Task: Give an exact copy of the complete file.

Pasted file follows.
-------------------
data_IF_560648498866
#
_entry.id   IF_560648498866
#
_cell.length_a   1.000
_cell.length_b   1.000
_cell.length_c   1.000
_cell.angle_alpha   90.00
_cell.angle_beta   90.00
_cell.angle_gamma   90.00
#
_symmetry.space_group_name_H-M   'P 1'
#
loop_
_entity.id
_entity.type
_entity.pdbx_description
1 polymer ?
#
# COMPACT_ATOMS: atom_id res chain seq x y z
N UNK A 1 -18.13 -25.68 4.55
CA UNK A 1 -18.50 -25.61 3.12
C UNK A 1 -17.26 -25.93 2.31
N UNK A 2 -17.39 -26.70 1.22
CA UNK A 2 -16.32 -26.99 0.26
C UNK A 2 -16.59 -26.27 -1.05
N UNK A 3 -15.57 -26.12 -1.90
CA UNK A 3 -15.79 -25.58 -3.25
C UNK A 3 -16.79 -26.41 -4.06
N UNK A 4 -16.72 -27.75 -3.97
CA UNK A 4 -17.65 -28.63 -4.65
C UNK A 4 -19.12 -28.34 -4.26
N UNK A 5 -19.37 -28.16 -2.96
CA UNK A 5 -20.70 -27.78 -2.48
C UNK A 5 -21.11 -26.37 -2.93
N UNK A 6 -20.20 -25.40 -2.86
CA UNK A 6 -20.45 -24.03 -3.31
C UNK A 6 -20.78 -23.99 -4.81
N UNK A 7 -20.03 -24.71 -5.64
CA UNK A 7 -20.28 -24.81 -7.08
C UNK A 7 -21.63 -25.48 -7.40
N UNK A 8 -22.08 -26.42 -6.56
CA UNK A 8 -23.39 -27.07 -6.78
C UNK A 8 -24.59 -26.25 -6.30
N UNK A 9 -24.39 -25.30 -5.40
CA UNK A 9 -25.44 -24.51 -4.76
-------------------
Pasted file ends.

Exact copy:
data_IF_560648498866
#
_entry.id   IF_560648498866
#
_cell.length_a   1.000
_cell.length_b   1.000
_cell.length_c   1.000
_cell.angle_alpha   90.00
_cell.angle_beta   90.00
_cell.angle_gamma   90.00
#
_symmetry.space_group_name_H-M   'P 1'
#
loop_
_entity.id
_entity.type
_entity.pdbx_description
1 polymer ?
#
# COMPACT_ATOMS: atom_id res chain seq x y z
N UNK A 1 -18.13 -25.68 4.55
CA UNK A 1 -18.50 -25.61 3.12
C UNK A 1 -17.26 -25.93 2.31
N UNK A 2 -17.39 -26.70 1.22
CA UNK A 2 -16.32 -26.99 0.26
C UNK A 2 -16.59 -26.27 -1.05
N UNK A 3 -15.57 -26.12 -1.90
CA UNK A 3 -15.79 -25.58 -3.25
C UNK A 3 -16.79 -26.41 -4.06
N UNK A 4 -16.72 -27.75 -3.97
CA UNK A 4 -17.65 -28.63 -4.65
C UNK A 4 -19.12 -28.34 -4.26
N UNK A 5 -19.37 -28.16 -2.96
CA UNK A 5 -20.70 -27.78 -2.48
C UNK A 5 -21.11 -26.37 -2.93
N UNK A 6 -20.20 -25.40 -2.86
CA UNK A 6 -20.45 -24.03 -3.31
C UNK A 6 -20.78 -23.99 -4.81
N UNK A 7 -20.03 -24.71 -5.64
CA UNK A 7 -20.28 -24.81 -7.08
C UNK A 7 -21.63 -25.48 -7.40
N UNK A 8 -22.08 -26.42 -6.56
CA UNK A 8 -23.39 -27.07 -6.78
C UNK A 8 -24.59 -26.25 -6.30
N UNK A 9 -24.39 -25.30 -5.40
CA UNK A 9 -25.44 -24.51 -4.76